warm and moist climate causes higher SOC decomposition

    rate, while in the regions where organic matter decomposi-

    tion is limited by low temperature, more C can be

    H. Yan et al. / Agriculture, Ecosystemsequestered into the soil.Regional quantification of soil C mitigation potential and

    sustainability is helpful for developing climate policies and

    land management strategies. Soil C sink is not infinite but

    will get to a saturation status after decades with the

    implementation of land management (Watson et al., 2000).

    The time taken for sink saturation to occur is highly variable

    dependent on soil type, temperature and soil moisture. In this

    study, we used a coupled remote sensing- and process-based

    ecosystem model to estimate the potential and sustainability

    for C sequestration of agricultural soils of China. This

    coupled model integrates the effects of various factors

    (climate, management, soil properties, etc.) on soil C

    processes, with which C sequestration potential in China is

    estimated with spatially explicit data on 0.18 0.18 grids,and the temporal profiles of C sequestration from measures

    practiced to a new C equilibrium status reached are

    described. The results obtained in this study are the greatest

    potential to accumulate C from the beginning of the

    implementation of measures until the time at which soil C

    reaches a new equilibrium through taking account of the C

    input, land management, climate, soil type, and many other

    factors. The model input data are mainly based on remote

    sensing measurements, which provide the most suitable data

    for large scale research, and are the best available data of

    cropland extent, climate and soil in China. The estimates of

    crop NPP using this methodology agree well with county-

    level crop statistics data. In reality, nevertheless, converting

    100% of arable agriculture to no-till farming or incorporat-

    ing 100% crop residues into soils is not achievable. Our aims

    of taking into account the three scenarios (including 100%

    NT, 100% CR, 100% NT + 100% CR) were to establish the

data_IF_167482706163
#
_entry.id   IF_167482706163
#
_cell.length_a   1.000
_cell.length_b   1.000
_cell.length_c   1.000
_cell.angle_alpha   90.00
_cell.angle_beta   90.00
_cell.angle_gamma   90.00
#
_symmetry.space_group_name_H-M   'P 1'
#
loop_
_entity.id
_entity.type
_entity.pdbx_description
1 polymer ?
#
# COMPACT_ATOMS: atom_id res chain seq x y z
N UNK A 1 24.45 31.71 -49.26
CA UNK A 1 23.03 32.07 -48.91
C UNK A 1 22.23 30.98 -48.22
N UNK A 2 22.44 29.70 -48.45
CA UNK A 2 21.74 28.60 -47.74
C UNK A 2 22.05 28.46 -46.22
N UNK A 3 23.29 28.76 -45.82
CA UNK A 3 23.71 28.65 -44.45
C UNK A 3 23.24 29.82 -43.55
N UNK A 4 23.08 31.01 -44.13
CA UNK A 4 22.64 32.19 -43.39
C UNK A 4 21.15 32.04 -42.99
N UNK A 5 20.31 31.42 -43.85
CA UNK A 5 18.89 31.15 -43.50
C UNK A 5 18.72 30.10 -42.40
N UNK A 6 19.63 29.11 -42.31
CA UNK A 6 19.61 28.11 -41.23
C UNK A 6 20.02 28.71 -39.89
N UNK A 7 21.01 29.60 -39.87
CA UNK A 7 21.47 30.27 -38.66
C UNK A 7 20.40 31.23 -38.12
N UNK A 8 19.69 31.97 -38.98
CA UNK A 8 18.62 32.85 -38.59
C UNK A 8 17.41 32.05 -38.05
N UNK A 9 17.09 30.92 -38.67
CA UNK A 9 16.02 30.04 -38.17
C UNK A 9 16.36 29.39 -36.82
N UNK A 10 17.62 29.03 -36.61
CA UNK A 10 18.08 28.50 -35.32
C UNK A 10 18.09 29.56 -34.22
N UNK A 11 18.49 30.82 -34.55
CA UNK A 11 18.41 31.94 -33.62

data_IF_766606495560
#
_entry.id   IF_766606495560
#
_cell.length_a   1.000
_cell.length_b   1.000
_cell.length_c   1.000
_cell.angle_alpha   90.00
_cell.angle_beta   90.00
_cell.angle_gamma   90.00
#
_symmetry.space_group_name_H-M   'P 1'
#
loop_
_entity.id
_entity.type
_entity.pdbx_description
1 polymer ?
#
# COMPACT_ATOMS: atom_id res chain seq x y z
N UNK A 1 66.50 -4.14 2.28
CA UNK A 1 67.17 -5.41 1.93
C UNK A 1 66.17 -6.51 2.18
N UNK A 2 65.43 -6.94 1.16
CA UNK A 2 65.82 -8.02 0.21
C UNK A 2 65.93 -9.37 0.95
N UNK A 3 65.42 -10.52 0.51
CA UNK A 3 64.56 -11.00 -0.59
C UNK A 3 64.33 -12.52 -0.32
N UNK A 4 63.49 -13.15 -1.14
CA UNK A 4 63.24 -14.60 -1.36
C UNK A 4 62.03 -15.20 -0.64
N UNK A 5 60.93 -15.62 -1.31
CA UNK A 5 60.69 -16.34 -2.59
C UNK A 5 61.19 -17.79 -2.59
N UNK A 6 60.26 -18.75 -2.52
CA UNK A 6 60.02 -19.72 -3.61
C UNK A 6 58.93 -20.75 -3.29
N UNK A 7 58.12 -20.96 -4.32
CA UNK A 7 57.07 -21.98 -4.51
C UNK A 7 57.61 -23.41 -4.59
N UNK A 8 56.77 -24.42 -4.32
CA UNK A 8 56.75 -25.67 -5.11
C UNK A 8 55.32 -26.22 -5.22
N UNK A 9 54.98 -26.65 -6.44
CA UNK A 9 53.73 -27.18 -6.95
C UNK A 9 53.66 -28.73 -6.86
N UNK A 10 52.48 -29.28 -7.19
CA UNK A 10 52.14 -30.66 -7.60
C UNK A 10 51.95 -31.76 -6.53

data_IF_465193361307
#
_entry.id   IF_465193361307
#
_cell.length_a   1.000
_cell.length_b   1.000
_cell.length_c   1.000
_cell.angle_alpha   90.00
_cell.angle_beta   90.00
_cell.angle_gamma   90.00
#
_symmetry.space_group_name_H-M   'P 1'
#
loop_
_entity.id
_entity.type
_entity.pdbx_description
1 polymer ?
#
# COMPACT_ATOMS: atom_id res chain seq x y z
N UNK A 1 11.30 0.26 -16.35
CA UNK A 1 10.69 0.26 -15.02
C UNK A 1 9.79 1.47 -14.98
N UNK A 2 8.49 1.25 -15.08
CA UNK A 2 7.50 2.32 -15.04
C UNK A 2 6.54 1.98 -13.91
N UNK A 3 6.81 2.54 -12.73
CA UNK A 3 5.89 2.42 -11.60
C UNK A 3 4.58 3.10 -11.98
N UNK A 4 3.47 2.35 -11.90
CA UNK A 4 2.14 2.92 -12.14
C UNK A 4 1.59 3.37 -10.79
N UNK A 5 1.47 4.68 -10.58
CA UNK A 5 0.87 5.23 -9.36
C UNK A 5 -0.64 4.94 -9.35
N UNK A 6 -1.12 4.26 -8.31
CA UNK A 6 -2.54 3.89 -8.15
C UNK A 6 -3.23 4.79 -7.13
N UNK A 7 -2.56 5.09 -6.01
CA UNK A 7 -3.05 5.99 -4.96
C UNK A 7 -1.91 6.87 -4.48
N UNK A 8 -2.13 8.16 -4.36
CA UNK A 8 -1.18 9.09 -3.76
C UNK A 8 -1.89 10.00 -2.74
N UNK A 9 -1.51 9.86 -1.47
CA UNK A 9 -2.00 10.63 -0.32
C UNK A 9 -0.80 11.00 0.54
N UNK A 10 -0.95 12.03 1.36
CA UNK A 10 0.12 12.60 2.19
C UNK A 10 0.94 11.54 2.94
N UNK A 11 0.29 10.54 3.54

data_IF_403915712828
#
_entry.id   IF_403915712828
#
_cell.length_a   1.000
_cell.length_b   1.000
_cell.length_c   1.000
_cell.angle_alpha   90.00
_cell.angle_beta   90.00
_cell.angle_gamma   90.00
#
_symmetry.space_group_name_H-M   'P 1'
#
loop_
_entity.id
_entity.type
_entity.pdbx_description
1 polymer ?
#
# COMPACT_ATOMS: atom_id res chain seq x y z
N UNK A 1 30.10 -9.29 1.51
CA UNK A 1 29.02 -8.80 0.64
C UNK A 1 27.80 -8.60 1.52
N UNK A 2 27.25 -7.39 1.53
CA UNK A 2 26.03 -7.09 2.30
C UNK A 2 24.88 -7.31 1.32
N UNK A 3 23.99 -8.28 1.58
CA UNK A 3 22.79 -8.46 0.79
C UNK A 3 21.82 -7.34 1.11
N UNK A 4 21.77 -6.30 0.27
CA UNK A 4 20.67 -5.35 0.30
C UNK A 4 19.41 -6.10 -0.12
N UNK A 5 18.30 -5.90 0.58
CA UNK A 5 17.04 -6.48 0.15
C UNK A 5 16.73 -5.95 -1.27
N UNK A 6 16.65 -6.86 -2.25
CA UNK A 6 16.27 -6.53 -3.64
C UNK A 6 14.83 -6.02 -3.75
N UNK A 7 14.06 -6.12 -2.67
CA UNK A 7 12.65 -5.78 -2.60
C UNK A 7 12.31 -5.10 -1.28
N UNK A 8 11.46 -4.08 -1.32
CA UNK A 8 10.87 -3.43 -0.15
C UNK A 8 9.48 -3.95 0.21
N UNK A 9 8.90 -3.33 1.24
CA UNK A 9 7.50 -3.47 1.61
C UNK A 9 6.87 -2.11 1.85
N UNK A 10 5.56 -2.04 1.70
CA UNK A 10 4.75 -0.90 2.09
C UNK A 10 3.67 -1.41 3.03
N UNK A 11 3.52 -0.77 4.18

potential for C sequestration that could be obtained under

    optimum conditions and to recognize the effects of C

    sequestration with time and space under different measures.

    Although the three realistic scenarios (including 50% NT,

    50% CR and 50% NT + 50% CR) may be possible in terms

    of soil and climate suitability, the application of no-tillage or

    crop residue return can be constrained by the economic

    conditions and the availability of technical equipment. Lal

    (2004) showed that potential soil C sink capacity of

    managed ecosystems equals approximately the cumulative

    historic C loss, whereas the attainable soil C sink capacity is

    only 5066% of the potential capacity. The physical,

    technical and economic feasibility of no-tillage agricultural

    and crop residues management are not taken into account in

    this study, so the C sequestration potentials may be

    overestimated. Incorporating the above-mentioned limita-

    tions into our modeling will be an important step forward to

    improve regional C sequestration potential estimates and

    regional variability assessment. Besides, incorporating the

    role of erosion into the model and using finer resolution

    satellite data with the ability for determination of the spatial

    distribution of crop types also are significant to narrow the

    uncertainties of model results. Nevertheless, the results

    presented here provided us with the basic information that

    Environment 121 (2007) 325335 333there is a large C uptake potential in agricultural soils of

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    Potential and sustainability for carbon sequestration with improved soil management in agricultural soils of ChinaIntroductionMaterials and methodsCrop NPP and C inputs into soilsSOC decompositionData sources and model runningNPP validation with statistic data

    ResultsThe potential for C sequestrationSustainabilitySpatial pattern

    Discussion and conclusionsAcknowledgementsReferences